Subjugating the PKK. In recent years, Turkey has improved its relations with the Iraqi Kurds, developing deep economic and political links built on closer ties with Kurdistan Regional Government leader Masoud Barzani (see Policy Focus 122, Turkey’s Changing Relations with Iraq). After some soul searching, Ankara even began to support the KRG militarily against ISIS in June, when the Iraqi Kurds came under attack.
At home, the Turkish government has entered into peace talks with the PKK, hoping to end its four-decade fight against the group. Yet in July 2012, the PKK -- which has ties to Syrian Kurds through its sister organization, the Democratic Union Party (PYD) -- took control of three Syrian regions along the Turkish border, Afrin, Kobani, and Jazirah, declaring them autonomous cantons.
From Ankara's perspective, peace talks with the PKK must ensure that the group remains weak, and that the Syrian cantons depend on Turkey for survival, since ISIS envelops Kobani and Jazirah to the south and is in the vicinity of Afrin. ISIS forces have viciously targeted the PKK, whose socialist ideology diametrically opposes the jihadists' austere Islamism. To check the PKK's power, Turkey will leave the group with the tough choice of begging assistance from Ankara in order to defend its cantons against ISIS. At the same time, Turkey will rely on its deeper cooperation with the KRG and Barzani, asking the Iraqi Kurds to leverage their networks in Syria against those of the PKK.
In the end, though, Turkey will not allow ISIS to overrun the PKK cantons, in part because they provide a buffer for more than half of the long border with Syria. Accordingly, Ankara will work with Washington to prevent an ISIS takeover there. At the same time, it will object to any flow of U.S. weapons to the PKK to ensure that the group's position at the negotiating table remains weak. Short of a comprehensive settlement with the PKK, Ankara fears that any weapons given to the group to fight ISIS now could one day be used against Turkey. Instead, Turkey will fall back on the measures described above: forcing the PKK to request Turkish assistance, and encouraging the KRG's primacy among Syrian Kurds.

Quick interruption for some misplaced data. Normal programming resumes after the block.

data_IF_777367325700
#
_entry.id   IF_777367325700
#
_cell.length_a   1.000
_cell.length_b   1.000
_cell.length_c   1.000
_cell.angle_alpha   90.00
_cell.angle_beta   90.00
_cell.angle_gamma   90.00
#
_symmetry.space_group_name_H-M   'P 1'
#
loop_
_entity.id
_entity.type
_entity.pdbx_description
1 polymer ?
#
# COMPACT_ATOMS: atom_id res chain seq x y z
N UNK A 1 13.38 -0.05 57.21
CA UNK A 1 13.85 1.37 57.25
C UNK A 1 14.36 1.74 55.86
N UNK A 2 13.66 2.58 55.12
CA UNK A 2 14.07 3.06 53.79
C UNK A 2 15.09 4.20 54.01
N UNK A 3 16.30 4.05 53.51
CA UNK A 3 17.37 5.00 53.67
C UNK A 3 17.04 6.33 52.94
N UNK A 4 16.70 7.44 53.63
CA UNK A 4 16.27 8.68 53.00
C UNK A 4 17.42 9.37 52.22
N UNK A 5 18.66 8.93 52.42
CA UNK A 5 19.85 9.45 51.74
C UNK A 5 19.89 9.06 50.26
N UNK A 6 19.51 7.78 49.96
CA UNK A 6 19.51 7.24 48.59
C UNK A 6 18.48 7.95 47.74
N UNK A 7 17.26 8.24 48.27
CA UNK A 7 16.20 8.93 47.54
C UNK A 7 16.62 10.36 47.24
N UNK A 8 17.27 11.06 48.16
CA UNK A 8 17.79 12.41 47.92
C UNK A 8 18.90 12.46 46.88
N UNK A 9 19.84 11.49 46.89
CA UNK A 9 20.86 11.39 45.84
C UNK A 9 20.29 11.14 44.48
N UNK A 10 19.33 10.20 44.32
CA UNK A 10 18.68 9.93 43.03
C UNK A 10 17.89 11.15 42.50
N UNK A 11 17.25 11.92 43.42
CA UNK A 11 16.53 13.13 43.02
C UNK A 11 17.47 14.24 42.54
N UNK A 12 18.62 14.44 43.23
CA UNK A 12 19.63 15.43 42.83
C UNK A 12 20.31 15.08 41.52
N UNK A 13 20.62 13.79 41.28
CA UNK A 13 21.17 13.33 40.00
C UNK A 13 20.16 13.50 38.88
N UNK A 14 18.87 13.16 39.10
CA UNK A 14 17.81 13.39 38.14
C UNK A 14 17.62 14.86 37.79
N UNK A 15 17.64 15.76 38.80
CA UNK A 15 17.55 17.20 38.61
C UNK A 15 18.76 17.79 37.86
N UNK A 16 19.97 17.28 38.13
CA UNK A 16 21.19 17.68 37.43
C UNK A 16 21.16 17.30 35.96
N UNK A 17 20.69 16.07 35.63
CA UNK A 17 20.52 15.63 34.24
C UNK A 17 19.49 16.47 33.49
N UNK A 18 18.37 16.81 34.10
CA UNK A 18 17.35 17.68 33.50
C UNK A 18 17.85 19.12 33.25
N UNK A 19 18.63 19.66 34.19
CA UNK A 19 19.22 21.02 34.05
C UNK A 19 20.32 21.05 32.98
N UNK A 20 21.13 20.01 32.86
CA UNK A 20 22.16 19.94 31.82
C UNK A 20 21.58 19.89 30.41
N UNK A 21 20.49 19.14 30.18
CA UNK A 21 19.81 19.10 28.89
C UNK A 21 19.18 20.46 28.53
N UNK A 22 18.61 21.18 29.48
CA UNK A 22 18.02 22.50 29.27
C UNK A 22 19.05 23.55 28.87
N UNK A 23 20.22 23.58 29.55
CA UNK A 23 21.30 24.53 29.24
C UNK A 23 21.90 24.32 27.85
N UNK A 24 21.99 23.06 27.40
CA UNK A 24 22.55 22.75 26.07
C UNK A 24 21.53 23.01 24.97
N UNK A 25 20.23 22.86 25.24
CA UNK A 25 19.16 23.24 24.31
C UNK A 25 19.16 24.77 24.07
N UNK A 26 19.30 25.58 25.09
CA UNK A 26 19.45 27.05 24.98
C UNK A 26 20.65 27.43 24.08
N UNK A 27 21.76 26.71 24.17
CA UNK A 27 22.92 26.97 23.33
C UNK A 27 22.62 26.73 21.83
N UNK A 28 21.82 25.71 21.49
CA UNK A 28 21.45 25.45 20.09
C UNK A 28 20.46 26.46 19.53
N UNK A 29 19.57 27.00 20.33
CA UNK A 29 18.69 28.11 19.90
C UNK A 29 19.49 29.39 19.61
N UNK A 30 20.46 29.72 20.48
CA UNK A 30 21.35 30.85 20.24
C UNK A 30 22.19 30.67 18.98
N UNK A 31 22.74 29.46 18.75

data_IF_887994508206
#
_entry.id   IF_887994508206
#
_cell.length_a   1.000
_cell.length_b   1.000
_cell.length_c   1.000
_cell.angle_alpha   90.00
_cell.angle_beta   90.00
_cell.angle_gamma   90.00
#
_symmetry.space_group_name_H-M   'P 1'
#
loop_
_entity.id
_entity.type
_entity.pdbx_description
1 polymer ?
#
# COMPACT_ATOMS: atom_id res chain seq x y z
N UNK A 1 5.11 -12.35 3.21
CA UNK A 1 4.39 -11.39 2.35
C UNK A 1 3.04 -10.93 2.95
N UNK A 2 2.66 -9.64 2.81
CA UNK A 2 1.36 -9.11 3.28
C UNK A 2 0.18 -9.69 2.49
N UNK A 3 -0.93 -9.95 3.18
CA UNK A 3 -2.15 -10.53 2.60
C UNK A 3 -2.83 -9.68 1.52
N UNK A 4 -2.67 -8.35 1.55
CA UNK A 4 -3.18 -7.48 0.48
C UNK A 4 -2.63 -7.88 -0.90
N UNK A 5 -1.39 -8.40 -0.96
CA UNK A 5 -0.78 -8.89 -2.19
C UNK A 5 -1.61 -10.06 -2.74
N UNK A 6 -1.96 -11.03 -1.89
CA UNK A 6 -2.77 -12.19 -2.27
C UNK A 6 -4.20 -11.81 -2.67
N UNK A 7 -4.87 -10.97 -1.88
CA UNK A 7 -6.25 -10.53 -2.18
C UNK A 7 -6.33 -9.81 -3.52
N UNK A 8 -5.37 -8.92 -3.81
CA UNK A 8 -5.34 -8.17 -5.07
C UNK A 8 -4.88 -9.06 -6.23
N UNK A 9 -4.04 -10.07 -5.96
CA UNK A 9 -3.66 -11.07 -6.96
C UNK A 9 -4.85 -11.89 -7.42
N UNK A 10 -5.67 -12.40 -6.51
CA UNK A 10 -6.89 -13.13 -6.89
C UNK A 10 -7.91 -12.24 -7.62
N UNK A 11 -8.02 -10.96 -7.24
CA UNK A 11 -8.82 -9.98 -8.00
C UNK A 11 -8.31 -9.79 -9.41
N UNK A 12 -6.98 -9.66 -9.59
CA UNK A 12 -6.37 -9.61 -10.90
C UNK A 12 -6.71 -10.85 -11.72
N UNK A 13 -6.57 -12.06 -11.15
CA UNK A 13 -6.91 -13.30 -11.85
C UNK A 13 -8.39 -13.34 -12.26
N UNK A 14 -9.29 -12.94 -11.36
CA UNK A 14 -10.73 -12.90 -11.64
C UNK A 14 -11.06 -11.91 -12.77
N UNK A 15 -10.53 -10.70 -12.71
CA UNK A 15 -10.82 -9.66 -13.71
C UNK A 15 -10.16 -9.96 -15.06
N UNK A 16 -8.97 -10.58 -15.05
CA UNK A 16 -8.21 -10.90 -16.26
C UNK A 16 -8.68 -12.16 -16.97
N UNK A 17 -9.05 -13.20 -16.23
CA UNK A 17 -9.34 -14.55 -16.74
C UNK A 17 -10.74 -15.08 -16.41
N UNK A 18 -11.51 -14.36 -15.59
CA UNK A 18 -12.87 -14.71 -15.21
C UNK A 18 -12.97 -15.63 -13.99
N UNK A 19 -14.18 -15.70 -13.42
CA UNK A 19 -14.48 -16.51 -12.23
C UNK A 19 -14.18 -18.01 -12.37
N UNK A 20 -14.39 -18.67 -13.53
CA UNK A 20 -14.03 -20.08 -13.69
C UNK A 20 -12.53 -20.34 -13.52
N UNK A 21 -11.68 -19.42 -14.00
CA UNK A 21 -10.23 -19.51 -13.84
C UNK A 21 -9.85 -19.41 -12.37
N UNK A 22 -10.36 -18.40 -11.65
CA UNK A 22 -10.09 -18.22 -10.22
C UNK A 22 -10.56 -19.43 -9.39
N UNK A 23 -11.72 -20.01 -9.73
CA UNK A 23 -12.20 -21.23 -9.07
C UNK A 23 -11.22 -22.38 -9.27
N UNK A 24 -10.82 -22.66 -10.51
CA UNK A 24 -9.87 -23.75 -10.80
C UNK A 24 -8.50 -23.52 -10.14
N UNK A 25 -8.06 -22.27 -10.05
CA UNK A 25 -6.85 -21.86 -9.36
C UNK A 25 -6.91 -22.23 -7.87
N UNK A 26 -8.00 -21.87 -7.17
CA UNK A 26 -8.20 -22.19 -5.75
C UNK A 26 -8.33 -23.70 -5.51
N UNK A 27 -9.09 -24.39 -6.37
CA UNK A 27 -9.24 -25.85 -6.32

IMPLICATIONS FOR WASHINGTON
Turkey's Syria policy is awash with confusing and often conflicting priorities. Ankara will not support a U.S. policy that degrades ISIS without targeting the Assad regime. Nor will it wholeheartedly embrace a strategy that fails to strengthen the non-ISIS elements of the Syrian opposition. Rather, Turkey will work with opposition factions -- including U.S.-designated terrorist groups such as Jabhat al-Nusra -- while also opposing any U.S. measures that boost the PKK. From Ankara's perspective, any strategy that degrades ISIS alone would embolden Assad, while weakening Assad alone would embolden the PKK. Accordingly, Turkish policy is to degrade ISIS and Assad alike while also subjugating the PKK.
In Iraq, Turkey will seek to bolster its ties with the KRG as leverage against the PKK and ISIS. It may also work with Barzani to enhance his influence among the Kurds in northern Syria, even though such a policy risks fostering a Kurdish entity straddling internationally recognized borders.
To be sure, Erdogan's recent pivot to the United States will help iron out some of these policy differences. Turkey will undoubtedly continue to provide Washington with support on logistics and intelligence operations against ISIS in Syria, and it will remain forthcoming on humanitarian relief efforts. Yet securing a deeper, longer-term Turkish commitment to combat ISIS will depend on how well Washington can triangulate Ankara's approach to the Assad regime, the non-ISIS opposition, and the PKK/KRG.